As a child, Ace Allgood served in the army on Mondays, chased gorillas on Tuesdays, and went parachuting on Wednesdays.
No, he wasn't the world's most accomplished 10-year-old. His mum just bought him a few GI Joe action figures as a kid.
"GI Joes allowed me to make whatever adventure I wanted," remembers Mr Allgood fondly - a crucial escape, he says, from a lonely childhood.
Since being launched in 1964, hundreds of millions of GI Joes have been manufactured and sold by Rhode Island-based Hasbro. And over those 50 years, hundreds of millions of adventures have been dreamt up by kids like Mr Allgood across the US and the globe.
Gary Cross, a professor of children's history at Pennsylvania State University, says it's the malleability of the GI Joe storyline that has helped it become the most popular boys' toy of the 20th Century.
"It's hard for me to imagine anything that would have had more of an impact [on 20th Century toy design]," says Prof Cross, who was part of a committee that inducted GI Joe into the Toy Hall of Fame in 2004.
Now, as GI Joe celebrates its 50th birthday here on the floor of the New York Toy Fair, the question is: can Hasbro's "real American hero" survive in the 21st Century?
Don't call them 'dolls'
The most successful boys' toy of all time can thank the girls.
After the runaway success of Barbie, launched by Mattel in 1959, executives at rival toy firm Hasbro were scratching their heads, looking for something that might appeal to boys.
Enter Don Levine, a creative director for the company at the time. A former army man himself, Mr Levine decided to create a line of toys for boys modelled after "Government Issued Joes" - or the everyday soldiers that served in the US armed forces.
The thought was that they would appeal to a generation of boys whose fathers, uncles, and neighbours had recently fought in either World War II or the Korean War.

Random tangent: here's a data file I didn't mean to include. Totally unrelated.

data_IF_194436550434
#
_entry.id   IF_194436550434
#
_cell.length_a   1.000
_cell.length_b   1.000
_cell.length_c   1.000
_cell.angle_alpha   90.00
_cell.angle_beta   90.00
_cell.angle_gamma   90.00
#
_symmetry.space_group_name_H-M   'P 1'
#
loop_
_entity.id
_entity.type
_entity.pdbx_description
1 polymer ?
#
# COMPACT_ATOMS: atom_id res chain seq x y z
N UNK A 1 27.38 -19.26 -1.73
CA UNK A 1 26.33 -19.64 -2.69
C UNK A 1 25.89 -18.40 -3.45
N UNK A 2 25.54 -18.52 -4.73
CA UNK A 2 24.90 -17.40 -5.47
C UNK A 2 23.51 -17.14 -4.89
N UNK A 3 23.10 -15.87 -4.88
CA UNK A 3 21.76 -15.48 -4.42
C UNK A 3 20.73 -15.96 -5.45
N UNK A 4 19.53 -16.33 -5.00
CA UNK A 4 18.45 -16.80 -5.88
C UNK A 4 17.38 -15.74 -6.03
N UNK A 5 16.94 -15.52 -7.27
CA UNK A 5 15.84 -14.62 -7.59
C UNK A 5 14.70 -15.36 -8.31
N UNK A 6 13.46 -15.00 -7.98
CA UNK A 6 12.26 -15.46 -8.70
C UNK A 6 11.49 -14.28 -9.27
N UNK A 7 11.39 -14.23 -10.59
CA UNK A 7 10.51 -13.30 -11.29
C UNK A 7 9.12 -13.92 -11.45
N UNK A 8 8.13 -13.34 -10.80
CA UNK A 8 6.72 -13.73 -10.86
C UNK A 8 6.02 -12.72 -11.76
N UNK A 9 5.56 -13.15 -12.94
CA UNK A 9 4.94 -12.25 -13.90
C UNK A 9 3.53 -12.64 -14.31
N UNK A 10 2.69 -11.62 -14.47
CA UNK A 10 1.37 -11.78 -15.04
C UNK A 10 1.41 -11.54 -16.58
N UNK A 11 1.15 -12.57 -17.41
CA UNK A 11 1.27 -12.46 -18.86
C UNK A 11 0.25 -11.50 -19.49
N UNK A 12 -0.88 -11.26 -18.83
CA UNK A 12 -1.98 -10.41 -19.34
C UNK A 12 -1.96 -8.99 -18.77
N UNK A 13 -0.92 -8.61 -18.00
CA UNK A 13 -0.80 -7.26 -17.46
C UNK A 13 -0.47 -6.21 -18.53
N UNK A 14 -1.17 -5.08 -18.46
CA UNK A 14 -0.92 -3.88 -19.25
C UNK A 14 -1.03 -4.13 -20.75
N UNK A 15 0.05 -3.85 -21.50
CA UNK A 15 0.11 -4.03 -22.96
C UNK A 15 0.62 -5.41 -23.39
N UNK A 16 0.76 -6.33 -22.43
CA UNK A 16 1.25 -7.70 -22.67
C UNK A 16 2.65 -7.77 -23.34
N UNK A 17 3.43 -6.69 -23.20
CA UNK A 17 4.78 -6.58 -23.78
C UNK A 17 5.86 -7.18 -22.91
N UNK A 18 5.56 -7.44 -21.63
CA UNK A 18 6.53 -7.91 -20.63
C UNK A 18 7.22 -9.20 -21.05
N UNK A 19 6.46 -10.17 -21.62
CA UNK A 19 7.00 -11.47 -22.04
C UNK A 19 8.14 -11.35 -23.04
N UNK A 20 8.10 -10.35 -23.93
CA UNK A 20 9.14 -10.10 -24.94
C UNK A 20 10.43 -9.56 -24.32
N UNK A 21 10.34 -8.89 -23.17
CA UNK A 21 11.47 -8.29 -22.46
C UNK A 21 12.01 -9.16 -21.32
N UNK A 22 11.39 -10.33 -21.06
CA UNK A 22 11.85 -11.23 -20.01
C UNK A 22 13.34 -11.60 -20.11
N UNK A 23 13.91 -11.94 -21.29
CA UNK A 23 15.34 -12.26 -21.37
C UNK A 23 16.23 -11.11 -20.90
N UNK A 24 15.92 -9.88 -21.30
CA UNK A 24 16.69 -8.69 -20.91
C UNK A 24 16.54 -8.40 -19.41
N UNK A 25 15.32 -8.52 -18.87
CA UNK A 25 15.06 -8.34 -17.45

Just don't call them dolls.
"The sales force was forbidden to use the term 'doll' - if anyone referred to it as a doll they were fined," says Kirk Bozigian, a former product manager at Hasbro.
Dubbed "men of action" or action figures, Hasbro chief executive Merrill Hassenfeld decided GI Joe would be the future of the firm, and planned one of the most ambitious launches in toy history.
"Merrill thought his team was on to a magic formula and he decided he was going to stake the future of the company on this endeavour. If it didn't work it was clear that [the company] would have had a hard time recovering," says Derryl DePriest, the current vice-president of marketing for boys at Hasbro.
"But the insights paid off and Hasbro as we know it today is built on the foundation of the success of the original GI Joe."
But it wasn't plain sailing from 1964 on.
For instance, just a few years after its initial success, American sentiment towards war become more complicated as the Vietnam War ramped up.
"GI Joe more than any other product line has been a product of the influence of the social forces that surround it," says Mr DePriest.